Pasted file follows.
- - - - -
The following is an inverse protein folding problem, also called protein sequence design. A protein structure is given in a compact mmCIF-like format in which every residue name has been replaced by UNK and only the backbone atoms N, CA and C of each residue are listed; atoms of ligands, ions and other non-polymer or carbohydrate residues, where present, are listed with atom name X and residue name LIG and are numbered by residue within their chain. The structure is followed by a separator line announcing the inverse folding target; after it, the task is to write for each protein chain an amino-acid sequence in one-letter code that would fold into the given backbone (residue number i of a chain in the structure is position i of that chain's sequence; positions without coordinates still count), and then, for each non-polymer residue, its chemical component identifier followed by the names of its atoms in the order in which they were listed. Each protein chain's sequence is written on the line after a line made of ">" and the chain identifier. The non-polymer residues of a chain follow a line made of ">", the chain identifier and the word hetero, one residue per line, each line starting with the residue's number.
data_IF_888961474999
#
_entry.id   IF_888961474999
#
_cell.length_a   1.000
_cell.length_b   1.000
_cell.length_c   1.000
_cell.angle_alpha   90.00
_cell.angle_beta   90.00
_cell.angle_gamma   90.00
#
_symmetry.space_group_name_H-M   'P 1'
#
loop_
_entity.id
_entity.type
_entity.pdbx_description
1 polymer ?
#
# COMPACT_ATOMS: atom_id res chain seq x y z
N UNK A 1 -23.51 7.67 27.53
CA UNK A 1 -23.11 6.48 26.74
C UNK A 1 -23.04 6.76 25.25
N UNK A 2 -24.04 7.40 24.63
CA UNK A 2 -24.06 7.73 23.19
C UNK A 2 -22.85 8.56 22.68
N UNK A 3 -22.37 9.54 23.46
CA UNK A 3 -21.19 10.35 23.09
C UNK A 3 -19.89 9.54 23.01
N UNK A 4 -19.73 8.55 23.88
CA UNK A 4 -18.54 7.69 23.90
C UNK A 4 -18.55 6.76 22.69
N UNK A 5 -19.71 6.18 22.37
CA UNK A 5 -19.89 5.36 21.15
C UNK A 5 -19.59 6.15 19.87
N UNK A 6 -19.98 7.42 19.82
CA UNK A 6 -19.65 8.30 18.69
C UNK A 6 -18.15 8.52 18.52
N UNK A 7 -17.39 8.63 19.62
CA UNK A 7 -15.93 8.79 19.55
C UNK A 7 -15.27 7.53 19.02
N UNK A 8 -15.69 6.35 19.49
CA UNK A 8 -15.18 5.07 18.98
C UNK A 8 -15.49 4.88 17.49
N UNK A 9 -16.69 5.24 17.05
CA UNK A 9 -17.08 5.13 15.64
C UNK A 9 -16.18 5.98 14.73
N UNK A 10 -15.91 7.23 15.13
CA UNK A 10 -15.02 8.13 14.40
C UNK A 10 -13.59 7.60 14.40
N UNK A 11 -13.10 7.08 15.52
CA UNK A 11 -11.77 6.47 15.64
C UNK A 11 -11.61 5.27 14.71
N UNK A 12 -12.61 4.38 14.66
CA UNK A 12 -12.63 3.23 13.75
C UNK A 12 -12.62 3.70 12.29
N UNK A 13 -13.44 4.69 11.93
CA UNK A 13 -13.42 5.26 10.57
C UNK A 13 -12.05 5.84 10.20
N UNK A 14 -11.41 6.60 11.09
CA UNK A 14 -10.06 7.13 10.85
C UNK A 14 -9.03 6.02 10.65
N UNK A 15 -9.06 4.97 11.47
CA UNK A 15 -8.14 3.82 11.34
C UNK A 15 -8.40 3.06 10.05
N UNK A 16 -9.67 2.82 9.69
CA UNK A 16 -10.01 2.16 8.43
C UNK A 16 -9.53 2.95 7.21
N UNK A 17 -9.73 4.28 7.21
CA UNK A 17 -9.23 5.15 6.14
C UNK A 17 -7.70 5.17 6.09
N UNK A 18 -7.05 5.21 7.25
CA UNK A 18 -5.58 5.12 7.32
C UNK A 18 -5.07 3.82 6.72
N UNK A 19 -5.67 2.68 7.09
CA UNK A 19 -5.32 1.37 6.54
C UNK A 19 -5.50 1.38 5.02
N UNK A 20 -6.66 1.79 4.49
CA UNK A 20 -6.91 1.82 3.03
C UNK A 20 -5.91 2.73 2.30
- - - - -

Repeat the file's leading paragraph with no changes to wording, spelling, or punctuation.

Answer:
The following is an inverse protein folding problem, also called protein sequence design. A protein structure is given in a compact mmCIF-like format in which every residue name has been replaced by UNK and only the backbone atoms N, CA and C of each residue are listed; atoms of ligands, ions and other non-polymer or carbohydrate residues, where present, are listed with atom name X and residue name LIG and are numbered by residue within their chain. The structure is followed by a separator line announcing the inverse folding target; after it, the task is to write for each protein chain an amino-acid sequence in one-letter code that would fold into the given backbone (residue number i of a chain in the structure is position i of that chain's sequence; positions without coordinates still count), and then, for each non-polymer residue, its chemical component identifier followed by the names of its atoms in the order in which they were listed. Each protein chain's sequence is written on the line after a line made of ">" and the chain identifier. The non-polymer residues of a chain follow a line made of ">", the chain identifier and the word hetero, one residue per line, each line starting with the residue's number.